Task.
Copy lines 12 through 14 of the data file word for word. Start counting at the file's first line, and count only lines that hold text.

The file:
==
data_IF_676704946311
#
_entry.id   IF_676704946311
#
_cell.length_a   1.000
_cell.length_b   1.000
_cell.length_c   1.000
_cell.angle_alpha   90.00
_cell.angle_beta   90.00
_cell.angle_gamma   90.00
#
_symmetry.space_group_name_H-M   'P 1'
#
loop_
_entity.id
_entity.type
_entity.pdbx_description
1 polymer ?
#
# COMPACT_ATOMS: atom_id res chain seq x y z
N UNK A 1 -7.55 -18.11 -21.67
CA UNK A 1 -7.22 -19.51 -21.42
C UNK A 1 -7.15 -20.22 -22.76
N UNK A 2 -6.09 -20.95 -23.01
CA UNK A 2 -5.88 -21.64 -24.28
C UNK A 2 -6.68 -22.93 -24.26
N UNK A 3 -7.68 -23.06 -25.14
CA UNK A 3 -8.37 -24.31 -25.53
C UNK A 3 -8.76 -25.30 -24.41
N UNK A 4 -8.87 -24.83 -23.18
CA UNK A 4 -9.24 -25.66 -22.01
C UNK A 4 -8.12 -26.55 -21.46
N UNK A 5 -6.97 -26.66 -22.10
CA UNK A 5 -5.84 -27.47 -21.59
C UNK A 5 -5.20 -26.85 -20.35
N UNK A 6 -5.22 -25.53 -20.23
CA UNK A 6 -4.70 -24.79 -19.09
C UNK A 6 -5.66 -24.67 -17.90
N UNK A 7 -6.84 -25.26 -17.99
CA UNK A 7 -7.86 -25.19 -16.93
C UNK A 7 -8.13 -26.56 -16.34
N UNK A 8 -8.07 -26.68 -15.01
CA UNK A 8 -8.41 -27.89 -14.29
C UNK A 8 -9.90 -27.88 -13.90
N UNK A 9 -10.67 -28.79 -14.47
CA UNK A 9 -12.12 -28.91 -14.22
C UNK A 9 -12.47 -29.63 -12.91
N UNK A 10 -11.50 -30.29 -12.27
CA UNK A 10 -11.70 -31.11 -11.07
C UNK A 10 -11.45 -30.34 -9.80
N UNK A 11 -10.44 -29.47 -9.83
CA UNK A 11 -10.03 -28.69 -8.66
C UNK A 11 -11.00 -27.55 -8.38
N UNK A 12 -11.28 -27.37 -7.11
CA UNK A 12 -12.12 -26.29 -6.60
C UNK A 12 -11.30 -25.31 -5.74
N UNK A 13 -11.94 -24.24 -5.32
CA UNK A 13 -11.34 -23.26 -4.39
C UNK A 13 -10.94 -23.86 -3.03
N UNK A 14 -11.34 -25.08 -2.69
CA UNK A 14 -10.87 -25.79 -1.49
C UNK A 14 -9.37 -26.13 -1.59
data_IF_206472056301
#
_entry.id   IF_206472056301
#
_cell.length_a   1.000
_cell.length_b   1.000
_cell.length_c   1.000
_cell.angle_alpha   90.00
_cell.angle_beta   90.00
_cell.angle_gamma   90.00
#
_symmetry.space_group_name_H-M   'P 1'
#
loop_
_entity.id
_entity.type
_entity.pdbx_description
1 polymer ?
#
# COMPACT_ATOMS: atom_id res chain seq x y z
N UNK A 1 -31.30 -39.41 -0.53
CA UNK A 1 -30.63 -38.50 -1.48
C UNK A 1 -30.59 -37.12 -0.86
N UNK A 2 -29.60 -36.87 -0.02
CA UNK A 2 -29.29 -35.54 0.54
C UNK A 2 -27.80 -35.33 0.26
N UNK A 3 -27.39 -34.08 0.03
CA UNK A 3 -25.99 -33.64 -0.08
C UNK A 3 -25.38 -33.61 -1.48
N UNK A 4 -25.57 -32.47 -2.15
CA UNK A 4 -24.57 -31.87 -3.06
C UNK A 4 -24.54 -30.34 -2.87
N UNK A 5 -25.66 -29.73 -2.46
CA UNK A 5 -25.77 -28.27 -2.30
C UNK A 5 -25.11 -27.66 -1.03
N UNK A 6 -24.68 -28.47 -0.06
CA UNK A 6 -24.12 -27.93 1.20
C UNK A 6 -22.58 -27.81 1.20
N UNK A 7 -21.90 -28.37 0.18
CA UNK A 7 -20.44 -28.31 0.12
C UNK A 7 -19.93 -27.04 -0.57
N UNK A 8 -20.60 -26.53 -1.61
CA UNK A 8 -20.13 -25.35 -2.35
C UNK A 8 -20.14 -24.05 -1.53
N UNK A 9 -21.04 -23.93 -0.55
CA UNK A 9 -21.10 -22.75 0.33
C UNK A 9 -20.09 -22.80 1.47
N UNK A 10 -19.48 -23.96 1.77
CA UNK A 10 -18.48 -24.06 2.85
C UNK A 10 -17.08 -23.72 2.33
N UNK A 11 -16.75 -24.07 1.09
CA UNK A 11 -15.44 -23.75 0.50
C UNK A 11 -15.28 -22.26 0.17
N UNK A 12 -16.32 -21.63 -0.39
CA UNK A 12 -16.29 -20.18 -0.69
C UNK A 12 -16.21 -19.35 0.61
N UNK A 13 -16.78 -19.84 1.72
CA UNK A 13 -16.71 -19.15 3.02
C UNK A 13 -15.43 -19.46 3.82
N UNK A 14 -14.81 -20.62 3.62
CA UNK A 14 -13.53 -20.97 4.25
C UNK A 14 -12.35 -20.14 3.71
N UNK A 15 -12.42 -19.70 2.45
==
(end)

_symmetry.space_group_name_H-M   'P 1'
#
loop_